1642: First campaigns of the English Civil War
During the summer of 1642, an armed confrontation between King Charles I and the Long Parliament became inevitable. Having been driven from London by hostile citizens early in the year, the King went north and set up his court at York. In response to Parliament's attempt to seize control of the armed forces through the Militia Ordinance, the King issued the first Commissions of Array in June 1642. The final attempt to reach a negotiated agreement failed with the King's rejection of Parliament's Nineteen Propositions and the first military action of the English Civil War took place in early July when a Royalist raiding party was driven away by gunfire from the walls of Hull.
Realising that he needed a more central location to muster forces against Parliament, the King marched from York to Nottingham where, on 22 August 1642, the royal battle standard was raised over Nottingham Castle. This was the King's declaration of war against Parliament and a call-to-arms to all loyal subjects. Royalists rallied from Yorkshire, Staffordshire and Lincolnshire. The princes Rupert and Maurice and other European military experts had already arrived from the continent with men and munitions, but the Royalist army was not strong enough to give battle. After seizing the weapons of the Nottinghamshire Trained Bands, King Charles set out to raise recruits from Cheshire and the Welsh Marches. On 20 September, the King's men occupied Shrewsbury, then Chester on the 23rd. Although support was less wholehearted than expected, the King had succeeded in raising fifteen regiments of foot, eight of horse and a regiment of dragoons by the beginning of October 1642.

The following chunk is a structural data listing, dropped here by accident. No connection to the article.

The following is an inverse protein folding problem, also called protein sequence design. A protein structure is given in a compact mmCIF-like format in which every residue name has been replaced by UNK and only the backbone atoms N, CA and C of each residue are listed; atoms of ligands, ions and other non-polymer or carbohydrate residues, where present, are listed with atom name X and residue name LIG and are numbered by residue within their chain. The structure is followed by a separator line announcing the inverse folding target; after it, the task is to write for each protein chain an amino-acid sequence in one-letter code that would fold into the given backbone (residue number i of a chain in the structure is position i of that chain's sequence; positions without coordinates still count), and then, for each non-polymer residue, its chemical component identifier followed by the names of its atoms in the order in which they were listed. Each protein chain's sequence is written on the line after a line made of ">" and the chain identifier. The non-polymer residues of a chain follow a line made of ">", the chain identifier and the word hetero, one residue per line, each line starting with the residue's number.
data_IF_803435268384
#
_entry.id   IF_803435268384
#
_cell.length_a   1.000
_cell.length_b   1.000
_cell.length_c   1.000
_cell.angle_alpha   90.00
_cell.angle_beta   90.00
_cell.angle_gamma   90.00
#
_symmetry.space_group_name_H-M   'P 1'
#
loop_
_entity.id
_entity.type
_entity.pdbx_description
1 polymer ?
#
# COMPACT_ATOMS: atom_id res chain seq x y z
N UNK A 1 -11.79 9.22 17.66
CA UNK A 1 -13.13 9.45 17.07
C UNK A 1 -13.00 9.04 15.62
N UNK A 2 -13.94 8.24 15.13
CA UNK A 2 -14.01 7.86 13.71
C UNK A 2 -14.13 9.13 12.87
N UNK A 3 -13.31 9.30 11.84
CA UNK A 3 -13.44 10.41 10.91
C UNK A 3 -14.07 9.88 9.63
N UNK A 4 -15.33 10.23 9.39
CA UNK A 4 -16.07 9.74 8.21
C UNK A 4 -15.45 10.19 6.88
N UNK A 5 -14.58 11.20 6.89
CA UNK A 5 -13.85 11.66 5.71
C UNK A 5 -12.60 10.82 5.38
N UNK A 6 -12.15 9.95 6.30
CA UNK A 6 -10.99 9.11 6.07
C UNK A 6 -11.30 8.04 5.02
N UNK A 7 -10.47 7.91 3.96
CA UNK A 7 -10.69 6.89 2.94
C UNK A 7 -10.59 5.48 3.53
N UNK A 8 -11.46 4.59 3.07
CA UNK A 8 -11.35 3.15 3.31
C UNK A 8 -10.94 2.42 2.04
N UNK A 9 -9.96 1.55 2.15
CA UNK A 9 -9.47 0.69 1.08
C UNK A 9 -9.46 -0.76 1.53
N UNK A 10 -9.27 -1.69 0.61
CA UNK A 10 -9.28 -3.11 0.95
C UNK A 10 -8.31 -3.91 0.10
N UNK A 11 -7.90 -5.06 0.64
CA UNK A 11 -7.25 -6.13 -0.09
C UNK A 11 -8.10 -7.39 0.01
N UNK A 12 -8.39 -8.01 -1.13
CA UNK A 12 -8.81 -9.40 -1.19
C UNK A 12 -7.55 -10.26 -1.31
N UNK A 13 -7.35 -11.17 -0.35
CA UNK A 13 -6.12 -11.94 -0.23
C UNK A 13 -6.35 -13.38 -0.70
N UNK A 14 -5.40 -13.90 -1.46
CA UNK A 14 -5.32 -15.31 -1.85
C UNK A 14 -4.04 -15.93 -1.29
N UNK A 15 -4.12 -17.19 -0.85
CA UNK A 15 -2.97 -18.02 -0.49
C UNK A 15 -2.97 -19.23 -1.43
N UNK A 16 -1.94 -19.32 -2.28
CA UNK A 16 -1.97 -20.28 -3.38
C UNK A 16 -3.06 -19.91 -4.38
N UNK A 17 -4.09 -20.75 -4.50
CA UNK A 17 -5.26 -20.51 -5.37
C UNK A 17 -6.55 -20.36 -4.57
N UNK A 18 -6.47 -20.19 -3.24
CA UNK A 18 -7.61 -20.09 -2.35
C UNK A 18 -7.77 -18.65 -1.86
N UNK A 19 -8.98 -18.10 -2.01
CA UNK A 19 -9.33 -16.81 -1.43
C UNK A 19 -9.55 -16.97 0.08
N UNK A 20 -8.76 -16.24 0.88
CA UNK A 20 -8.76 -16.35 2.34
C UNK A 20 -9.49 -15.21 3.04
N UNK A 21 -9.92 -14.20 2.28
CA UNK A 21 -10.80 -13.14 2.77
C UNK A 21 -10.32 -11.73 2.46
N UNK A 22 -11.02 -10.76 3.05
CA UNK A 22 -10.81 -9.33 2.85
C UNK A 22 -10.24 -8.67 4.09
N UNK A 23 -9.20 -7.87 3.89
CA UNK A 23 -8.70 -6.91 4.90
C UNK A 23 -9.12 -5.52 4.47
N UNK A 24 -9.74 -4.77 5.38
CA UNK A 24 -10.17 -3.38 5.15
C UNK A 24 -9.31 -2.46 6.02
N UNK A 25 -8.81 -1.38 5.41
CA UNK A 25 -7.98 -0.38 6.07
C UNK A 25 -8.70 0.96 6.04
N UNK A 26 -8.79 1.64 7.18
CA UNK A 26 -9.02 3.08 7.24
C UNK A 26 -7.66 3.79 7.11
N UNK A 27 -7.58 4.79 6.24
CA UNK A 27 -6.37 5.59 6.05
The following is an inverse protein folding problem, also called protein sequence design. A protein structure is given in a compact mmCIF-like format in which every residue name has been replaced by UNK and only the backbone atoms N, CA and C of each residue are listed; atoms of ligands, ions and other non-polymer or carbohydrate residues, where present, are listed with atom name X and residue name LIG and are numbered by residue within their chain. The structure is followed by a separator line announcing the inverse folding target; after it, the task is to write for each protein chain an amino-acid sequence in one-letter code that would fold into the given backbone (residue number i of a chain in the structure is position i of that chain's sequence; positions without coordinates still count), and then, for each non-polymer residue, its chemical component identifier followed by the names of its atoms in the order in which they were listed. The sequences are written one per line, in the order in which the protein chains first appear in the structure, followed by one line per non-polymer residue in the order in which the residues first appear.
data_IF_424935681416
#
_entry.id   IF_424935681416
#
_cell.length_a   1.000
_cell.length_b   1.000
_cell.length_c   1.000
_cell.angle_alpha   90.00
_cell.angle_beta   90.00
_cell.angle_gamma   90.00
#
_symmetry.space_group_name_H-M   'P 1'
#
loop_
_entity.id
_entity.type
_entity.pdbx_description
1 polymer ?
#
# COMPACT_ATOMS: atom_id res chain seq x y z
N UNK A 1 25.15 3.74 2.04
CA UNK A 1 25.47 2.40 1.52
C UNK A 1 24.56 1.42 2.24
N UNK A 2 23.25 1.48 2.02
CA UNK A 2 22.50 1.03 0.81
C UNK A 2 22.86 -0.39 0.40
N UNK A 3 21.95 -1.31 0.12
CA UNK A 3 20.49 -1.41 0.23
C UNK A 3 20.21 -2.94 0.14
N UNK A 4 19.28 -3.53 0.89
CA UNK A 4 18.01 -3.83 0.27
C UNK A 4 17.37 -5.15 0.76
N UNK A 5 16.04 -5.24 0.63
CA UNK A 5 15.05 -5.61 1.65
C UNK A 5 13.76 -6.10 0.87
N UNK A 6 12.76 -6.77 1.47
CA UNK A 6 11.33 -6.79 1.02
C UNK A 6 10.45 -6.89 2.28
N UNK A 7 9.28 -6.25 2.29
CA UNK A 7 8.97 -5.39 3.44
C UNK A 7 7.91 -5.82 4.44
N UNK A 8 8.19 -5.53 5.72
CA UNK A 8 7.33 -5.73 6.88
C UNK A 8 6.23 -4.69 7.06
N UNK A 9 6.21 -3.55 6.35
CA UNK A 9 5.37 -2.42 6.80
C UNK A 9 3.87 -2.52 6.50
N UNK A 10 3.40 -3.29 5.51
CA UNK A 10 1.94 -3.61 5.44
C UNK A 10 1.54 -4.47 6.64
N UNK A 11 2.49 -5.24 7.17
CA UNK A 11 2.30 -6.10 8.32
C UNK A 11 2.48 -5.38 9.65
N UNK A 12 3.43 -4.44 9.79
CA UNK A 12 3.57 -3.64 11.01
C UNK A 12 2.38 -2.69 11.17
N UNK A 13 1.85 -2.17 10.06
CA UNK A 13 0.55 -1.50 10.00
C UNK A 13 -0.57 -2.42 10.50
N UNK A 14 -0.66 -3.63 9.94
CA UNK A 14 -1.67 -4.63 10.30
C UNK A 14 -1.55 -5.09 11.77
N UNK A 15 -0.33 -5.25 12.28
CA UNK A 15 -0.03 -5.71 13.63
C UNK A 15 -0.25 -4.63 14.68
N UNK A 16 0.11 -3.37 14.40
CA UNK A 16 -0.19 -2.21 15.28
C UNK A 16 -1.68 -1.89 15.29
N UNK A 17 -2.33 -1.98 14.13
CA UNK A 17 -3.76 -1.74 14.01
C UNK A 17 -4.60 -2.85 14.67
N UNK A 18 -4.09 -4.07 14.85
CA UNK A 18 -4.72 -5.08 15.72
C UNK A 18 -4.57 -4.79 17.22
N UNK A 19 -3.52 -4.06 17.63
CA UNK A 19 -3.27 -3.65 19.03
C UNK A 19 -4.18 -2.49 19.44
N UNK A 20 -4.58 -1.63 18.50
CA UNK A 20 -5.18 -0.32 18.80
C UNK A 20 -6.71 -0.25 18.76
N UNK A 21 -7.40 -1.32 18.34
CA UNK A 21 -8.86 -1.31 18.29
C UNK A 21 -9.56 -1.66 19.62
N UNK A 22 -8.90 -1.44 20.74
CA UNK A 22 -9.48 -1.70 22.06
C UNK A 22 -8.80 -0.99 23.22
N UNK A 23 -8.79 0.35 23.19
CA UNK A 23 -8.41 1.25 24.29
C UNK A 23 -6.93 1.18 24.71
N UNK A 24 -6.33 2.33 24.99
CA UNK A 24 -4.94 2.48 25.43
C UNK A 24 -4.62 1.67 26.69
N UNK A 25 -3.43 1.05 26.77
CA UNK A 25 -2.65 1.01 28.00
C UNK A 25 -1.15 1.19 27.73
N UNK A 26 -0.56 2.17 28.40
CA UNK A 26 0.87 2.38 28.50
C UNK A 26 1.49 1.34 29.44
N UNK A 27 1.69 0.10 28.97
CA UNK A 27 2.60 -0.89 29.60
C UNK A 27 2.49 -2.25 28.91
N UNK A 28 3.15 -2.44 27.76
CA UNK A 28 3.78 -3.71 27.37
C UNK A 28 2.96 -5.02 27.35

Parliament's army was initially raised from volunteers in London and Essex and financed by City merchants. It was commanded by Robert Devereux, third Earl of Essex, who marched from London on 9 September and gathered his forces at Northampton. The Parliamentarian force comprised twelve regiments of foot, six of horse, a regiment of dragoons and Essex's own cuirassier lifeguard regiment. Essex intended to march against the King at Nottingham, but learning that Charles had withdrawn to the Welsh border, he marched for Worcester on 19 September. Both sides believed that the quarrel between King and Parliament would be decided by a single pitched battle.